While children are receiving nourishment at summer meal sites, U.S. Reps. John Katko and Joe Morelle want to ensure they will have access to books.
A bill introduced by Katko, R-Camillus, and Morelle, D-Irondequoit, would establish a federal grant program administered by the U.S. Department of Education to support reading programs at summer meal sites. Schools that provide meals and where at least 50% of students read below grade level or are at risk of reading below grade level would be eligible for funding to keep libraries open during the summer.
If the program is established, it would provide $5 million annually over a five-year period to support reading at summer meal sites.
Grant recipients would be required to submit annual reports to the Department of Education on the progress of summer reading programs, according to a joint news release from Katko and Morelle.
The proposal is modeled after a program in Oregon that aimed to help students who read below their grade level. The state's initiative allowed schools that serve meals to keep libraries open over the summer.
A version of the bill was introduced in the last Congress by Oregon U.S. Sens. Jeff Merkley and Ron Wyden.
Katko believes providing the funds can help ensure children receive the meals they need and give them access to reading resources during the summer.
"This legislation tackles both issues, enabling at-risk children to enjoy quality meals while simultaneously advancing their education between school years," he said.
Morelle noted that lack of educational opportunities during the summer months can impact a student's academic progress, especially students in underserved communities.
The congressmen cited research that shows low-income children tend to lose at least two months of reading achievement every summer. By fifth grade, children that don't have access to summer learning programs are two years behind their classmates.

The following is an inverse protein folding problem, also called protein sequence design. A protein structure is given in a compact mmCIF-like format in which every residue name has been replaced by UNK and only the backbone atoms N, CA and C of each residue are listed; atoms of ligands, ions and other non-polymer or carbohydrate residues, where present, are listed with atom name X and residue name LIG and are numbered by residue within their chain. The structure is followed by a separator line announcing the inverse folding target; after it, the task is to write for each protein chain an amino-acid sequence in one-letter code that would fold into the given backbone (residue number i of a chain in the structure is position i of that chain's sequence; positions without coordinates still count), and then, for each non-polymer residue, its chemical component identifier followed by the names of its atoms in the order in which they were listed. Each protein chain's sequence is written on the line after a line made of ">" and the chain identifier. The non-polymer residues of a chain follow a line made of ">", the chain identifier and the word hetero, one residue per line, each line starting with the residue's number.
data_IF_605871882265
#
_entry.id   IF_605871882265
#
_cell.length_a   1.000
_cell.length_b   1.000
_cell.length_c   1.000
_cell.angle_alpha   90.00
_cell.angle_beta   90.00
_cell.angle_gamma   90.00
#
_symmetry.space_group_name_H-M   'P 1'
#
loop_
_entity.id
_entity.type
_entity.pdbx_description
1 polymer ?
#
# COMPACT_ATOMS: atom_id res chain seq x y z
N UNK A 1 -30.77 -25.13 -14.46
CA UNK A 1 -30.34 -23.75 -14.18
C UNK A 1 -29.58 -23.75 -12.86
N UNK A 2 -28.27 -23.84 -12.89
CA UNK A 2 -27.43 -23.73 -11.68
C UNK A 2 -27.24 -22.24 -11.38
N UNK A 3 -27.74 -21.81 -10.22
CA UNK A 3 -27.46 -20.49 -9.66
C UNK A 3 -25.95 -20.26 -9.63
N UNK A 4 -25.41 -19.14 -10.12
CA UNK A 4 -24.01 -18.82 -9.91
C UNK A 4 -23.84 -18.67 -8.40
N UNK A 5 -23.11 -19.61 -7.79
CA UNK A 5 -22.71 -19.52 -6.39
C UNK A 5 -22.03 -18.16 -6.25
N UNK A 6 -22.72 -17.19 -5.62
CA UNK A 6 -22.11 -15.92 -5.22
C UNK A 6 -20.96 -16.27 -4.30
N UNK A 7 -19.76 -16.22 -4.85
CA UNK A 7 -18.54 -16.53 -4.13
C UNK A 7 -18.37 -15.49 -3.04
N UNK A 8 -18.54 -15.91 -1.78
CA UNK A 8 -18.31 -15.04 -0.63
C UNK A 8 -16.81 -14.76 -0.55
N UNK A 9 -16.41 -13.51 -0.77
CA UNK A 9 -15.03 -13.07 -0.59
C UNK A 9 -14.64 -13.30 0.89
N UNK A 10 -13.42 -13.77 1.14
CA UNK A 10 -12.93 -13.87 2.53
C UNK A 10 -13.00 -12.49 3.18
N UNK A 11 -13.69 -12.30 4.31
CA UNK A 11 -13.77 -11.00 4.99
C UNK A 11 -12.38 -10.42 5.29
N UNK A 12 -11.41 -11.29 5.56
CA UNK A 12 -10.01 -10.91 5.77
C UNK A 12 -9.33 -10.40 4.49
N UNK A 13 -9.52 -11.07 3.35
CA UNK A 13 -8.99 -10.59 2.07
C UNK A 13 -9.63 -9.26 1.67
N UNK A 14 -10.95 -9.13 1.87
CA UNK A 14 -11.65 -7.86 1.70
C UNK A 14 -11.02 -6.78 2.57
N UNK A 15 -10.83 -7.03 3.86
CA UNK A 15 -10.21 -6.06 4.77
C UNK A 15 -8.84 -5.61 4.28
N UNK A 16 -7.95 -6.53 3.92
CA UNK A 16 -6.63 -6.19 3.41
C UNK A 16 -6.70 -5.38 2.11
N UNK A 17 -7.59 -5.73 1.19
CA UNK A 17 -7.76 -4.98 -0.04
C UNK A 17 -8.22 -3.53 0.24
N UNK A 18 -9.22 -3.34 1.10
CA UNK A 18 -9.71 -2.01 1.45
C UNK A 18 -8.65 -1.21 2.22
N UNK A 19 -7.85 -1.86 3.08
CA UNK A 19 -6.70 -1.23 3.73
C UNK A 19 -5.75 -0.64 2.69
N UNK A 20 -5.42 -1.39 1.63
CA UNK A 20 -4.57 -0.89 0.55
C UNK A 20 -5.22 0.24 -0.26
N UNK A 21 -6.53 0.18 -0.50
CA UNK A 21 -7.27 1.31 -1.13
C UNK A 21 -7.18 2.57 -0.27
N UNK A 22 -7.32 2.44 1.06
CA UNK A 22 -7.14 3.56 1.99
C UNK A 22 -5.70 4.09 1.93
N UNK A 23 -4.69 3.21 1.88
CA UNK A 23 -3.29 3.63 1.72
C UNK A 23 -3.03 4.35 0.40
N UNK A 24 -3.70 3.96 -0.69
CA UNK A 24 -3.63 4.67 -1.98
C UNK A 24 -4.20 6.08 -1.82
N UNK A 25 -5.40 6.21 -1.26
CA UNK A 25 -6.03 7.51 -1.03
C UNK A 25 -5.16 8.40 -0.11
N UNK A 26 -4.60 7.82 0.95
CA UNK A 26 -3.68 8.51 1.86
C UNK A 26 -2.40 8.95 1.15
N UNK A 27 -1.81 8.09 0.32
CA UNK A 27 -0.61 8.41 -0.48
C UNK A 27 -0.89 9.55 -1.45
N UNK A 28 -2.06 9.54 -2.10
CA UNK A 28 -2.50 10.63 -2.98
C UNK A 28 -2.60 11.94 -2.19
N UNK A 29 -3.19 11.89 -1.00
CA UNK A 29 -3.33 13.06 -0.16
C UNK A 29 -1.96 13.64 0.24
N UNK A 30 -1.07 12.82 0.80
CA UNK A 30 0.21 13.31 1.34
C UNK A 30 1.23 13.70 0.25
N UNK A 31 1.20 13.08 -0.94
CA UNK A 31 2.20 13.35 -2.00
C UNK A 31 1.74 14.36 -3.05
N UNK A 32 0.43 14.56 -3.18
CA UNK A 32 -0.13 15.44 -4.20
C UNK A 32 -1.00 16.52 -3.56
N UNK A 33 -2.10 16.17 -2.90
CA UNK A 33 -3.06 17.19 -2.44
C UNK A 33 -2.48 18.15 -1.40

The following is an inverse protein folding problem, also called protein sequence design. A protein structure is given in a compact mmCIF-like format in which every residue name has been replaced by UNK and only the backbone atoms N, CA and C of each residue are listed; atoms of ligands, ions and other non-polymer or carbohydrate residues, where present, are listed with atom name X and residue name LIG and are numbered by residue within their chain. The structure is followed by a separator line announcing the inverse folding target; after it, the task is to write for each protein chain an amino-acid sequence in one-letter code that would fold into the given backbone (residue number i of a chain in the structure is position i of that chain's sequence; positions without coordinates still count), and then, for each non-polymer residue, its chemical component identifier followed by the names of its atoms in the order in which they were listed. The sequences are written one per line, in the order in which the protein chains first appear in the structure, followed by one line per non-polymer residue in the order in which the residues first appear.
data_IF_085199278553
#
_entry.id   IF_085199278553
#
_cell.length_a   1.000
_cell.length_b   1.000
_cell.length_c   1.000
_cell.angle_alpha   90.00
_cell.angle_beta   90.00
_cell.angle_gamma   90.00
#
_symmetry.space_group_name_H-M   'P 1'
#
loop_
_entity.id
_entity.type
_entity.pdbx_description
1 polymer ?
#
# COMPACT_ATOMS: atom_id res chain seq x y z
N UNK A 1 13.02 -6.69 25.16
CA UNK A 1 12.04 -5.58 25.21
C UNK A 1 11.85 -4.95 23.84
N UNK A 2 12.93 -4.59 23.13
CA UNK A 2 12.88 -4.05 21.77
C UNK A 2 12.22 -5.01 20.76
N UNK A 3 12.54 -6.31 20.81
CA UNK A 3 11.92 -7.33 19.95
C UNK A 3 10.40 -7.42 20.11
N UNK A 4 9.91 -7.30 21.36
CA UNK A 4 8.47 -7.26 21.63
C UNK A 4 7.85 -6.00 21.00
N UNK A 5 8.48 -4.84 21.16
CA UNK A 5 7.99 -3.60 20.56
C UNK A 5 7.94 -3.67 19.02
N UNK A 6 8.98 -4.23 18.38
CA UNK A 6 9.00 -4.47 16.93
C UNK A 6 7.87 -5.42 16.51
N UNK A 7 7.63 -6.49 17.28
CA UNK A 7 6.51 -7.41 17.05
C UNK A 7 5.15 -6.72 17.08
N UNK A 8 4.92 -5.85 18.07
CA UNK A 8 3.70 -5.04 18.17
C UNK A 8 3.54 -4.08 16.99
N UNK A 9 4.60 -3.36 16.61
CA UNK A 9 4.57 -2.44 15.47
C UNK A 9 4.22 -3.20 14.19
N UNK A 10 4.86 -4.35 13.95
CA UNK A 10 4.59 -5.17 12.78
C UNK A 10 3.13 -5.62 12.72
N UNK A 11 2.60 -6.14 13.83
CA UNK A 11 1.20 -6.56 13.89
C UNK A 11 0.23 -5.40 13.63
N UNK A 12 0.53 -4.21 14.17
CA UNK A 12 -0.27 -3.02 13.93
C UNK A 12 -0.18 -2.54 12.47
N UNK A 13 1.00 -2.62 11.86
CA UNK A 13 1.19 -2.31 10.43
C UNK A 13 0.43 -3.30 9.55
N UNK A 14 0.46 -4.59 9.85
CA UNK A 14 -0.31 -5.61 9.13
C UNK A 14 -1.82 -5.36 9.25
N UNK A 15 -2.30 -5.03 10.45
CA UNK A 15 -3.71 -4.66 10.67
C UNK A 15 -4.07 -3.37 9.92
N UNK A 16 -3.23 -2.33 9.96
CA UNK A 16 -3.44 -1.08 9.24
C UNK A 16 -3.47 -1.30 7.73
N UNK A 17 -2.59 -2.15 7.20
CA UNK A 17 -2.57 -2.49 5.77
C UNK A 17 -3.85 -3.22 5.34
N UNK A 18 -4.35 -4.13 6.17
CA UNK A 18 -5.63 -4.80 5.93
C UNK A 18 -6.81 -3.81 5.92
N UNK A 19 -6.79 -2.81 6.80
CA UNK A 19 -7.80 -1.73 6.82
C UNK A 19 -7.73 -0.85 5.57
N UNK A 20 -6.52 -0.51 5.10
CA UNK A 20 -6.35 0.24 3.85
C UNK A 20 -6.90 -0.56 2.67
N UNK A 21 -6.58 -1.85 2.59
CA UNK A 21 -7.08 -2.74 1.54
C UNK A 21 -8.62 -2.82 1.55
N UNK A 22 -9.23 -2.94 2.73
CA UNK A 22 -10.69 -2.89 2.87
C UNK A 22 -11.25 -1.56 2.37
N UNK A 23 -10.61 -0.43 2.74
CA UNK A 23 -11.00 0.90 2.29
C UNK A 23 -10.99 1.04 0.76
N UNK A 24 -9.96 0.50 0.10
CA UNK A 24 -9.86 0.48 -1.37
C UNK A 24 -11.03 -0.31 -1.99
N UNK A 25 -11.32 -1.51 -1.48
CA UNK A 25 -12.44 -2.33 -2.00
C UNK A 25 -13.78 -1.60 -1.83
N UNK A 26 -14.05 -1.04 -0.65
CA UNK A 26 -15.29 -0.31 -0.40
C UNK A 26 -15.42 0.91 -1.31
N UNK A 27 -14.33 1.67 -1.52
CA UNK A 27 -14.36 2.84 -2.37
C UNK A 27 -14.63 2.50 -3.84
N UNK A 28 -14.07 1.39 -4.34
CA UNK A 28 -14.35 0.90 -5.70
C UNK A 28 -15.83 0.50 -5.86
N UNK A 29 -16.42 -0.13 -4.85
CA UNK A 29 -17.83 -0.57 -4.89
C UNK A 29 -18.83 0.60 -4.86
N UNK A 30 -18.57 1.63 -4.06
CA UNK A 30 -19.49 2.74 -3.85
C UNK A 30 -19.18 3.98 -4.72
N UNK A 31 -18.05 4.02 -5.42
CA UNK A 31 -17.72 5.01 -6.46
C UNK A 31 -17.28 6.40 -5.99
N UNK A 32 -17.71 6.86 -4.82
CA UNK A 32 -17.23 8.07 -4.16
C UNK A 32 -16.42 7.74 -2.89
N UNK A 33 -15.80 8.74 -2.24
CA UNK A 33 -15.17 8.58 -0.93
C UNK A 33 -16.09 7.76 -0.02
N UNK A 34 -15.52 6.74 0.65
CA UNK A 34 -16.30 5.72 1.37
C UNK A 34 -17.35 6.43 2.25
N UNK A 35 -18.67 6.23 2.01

"Children in poverty and low-income communities already face a number of barriers to achievement without being exacerbated by summer learning loss," Morelle said. "I'm proud to partner with Representative Katko to introduce this common-sense legislation that combats both academic and nutritional instability and ensures students have a safe, stable place to learn over the summer."
The supporters of the bill include the National Summer Learning Association, an organization that promotes educational opportunities over the summer.
Aaron Philip Dworkin, the association's CEO, highlighted the potential benefits of the bill introduced by Katko and Morelle.
"Programs that bring together natural partners like schools and libraries and include the critical summer meals component help communities efficiently use resources and ensure that youth who are most at risk have access to summer supports that help them thrive year round," he said.